scholarship available at
http://ssrn.com/author=518181
other writings available at
http://works.bepress.com/lewyn
 

Mayor Jackson's role at Cleveland public schools

Who gets hurt most when property taxes are depressed in Cleveland? Cleveland public schools. And who has a measure of control over the hiring of the Cleveland schools superintendent? The mayor of the City of Cleveland, Frank Jakson. Don't expect the school's leader to take a stand on Mayor Jackson's decision to support a property tax destorying mental hospital be built in the middle of Midtown.

Schools, graft, construction contracts, demolitions $$$$

The Plain Dealer is not looking at any of this Lee--

Without the town's major newspaper taking a hard look at this proposal, conspiracy theory and rumor become the only ways to explain why such a thing as the Mayor Frank Jackson state mental hospital is being propsed for such prime land.

I call and I call asking for follow-up on the mystery demolitions in my neighborhood.  Councilman Cummins is suddenly mute and the school district would have more west side schoools demolished...

Sanders was brought in with his cronies from Toledo to take down the "dysfunctional" public schools as part of the PD's sick idea of "regional" sharing...and I am afraid that there is an agenda for other vital community needs and institutions, too. 

Whitopia...does seem to be the PD's ultimate goal, if they have one.

Past Plain Dealer stories about the hospital

Hi Lee -

I'm the Plain Dealer real estate reporter, and I've been writing about the hospital project and responses to it. The following stories we've run about the hospital project and other proposals in Midtown might interest you.

In June, before the state had made a decision on where to locate the hospital, we published a story about the development challenges in Midtown: http://www.cleveland.com/business/index.ssf/2009/06/competing_developmen...

We also ran a story in July, when the state announced it had selected the Midtown site: http://www.cleveland.com/business/index.ssf/2009/07/state_chooses_midtow...

To answer your second question, my understanding is that the St. Michael's site was one of the four Cleveland locations that the Ohio Department of Mental Health considered. They ruled out that site, which is actually more like 10 acres - smaller than the 14-acre site the state selected in Midtown and much smaller than the 30-acre site the state already owns and considered in Highland Hills. There also was an existing proposal to redevelop the St. Michael's site for a velodrome facility.

Regarding your third question, about where the beds and jobs are coming from: The city and the state have said from the start that if the hospital landed in Cleveland, the city would keep some existing jobs and gain new ones. The Midtown hospital will replace two existing hospitals that are out-of-date. The smaller of the hospitals, with 100 beds, is in Cleveland already. The larger hospital, with 180 beds, is in Sagamore Hills Township. The city will be keeping the income tax revenues from jobs that were at the Cleveland hospital. It will be gaining income tax revenues from jobs that were at the Sagamore Hills hospital. The new hospital will have 300 beds and 500 jobs.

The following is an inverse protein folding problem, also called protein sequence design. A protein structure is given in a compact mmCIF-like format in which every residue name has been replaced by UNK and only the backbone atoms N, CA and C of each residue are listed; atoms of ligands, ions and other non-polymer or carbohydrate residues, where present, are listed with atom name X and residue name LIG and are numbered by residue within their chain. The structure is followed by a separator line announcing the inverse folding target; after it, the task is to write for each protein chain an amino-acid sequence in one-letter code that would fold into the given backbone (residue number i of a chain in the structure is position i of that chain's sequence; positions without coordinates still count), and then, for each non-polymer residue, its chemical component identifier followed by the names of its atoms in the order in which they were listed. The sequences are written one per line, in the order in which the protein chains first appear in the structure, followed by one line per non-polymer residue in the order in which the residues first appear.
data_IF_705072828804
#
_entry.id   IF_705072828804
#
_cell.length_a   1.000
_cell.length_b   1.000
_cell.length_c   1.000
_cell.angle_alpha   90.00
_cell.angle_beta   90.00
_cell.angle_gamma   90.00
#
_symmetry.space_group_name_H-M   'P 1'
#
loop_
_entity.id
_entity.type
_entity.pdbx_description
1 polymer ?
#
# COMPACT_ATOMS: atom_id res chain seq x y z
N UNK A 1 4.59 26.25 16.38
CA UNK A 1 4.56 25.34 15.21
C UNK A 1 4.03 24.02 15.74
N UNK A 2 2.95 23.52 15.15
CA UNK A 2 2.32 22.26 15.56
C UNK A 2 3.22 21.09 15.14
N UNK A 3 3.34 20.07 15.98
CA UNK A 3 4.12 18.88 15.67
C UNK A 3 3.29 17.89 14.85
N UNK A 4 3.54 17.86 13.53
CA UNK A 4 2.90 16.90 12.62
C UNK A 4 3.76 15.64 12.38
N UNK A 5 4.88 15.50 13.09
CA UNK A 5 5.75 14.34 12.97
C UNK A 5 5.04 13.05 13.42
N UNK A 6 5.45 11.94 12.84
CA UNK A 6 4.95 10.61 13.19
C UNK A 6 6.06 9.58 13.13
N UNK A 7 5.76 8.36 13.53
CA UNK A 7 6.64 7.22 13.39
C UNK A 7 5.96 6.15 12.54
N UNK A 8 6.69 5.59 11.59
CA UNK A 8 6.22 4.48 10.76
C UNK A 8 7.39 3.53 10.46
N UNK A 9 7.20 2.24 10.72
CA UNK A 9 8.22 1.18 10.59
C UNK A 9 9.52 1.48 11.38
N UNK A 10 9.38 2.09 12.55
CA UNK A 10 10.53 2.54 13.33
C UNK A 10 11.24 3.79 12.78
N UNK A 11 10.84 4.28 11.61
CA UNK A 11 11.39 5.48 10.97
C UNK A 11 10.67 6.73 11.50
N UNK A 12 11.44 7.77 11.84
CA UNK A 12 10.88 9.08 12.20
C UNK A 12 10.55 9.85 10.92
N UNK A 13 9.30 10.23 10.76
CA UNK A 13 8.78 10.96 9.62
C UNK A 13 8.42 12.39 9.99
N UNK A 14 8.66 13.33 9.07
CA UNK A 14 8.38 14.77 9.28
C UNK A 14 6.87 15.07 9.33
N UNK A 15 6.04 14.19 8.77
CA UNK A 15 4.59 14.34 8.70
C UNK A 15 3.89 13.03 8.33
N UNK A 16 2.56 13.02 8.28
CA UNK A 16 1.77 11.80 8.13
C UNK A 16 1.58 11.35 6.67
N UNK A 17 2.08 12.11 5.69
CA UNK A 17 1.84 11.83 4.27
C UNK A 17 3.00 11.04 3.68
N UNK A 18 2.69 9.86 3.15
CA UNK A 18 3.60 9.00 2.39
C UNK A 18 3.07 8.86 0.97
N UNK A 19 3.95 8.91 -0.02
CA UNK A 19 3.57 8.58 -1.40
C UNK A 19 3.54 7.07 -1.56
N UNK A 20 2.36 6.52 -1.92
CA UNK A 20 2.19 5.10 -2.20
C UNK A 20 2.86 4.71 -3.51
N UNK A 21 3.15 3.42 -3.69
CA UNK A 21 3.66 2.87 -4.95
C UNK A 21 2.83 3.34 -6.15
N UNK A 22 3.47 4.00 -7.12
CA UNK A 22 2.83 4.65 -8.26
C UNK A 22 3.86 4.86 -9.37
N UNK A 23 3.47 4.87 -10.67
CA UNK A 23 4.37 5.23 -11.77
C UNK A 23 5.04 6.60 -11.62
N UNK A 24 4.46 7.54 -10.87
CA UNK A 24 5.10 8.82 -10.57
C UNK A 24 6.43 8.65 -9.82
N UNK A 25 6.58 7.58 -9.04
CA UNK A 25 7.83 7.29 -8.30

There is no indication at this point as to whether this hospital will be "suburban-styled," though, as I've written, property owners and investors in Midtown are very focused at this point on how the hospital will look and how it will fit into the urban environment. The state has not yet released drawings showing what the project could look like. The city has told me that the land deals will close by early next year, and I expect we will see and be able to assess potential designs for the hospital sometime after that.

Michelle Jarboe

PD response

Thank you MJarboe--

The smaller of the hospitals, with 100 beds, is in Cleveland already.

That would be the Northcoast Behavioral Institute at Metrohealth Hospital, formerly Cleveland Psychiatric Institute in my neighborhood of Cleveland. 

Does this allow Metrohealth's hand-picked, apparently clueless, board to proceed with even more demolition contract work and steered contracts for friends of the Clinic? 

(P.S. Could the PD follow-up on the fate of Carroll and Sideras?...one at Tri-C and one at CWRU...seems pretty cushy to me--Apparently, the only design/construction "work" to be had in this town is through public state and federal funded demolitions and quick depreciation projects funded through ODOT, CMSD, HUD, Tri-C, and now CSU..oh, and in University Circle).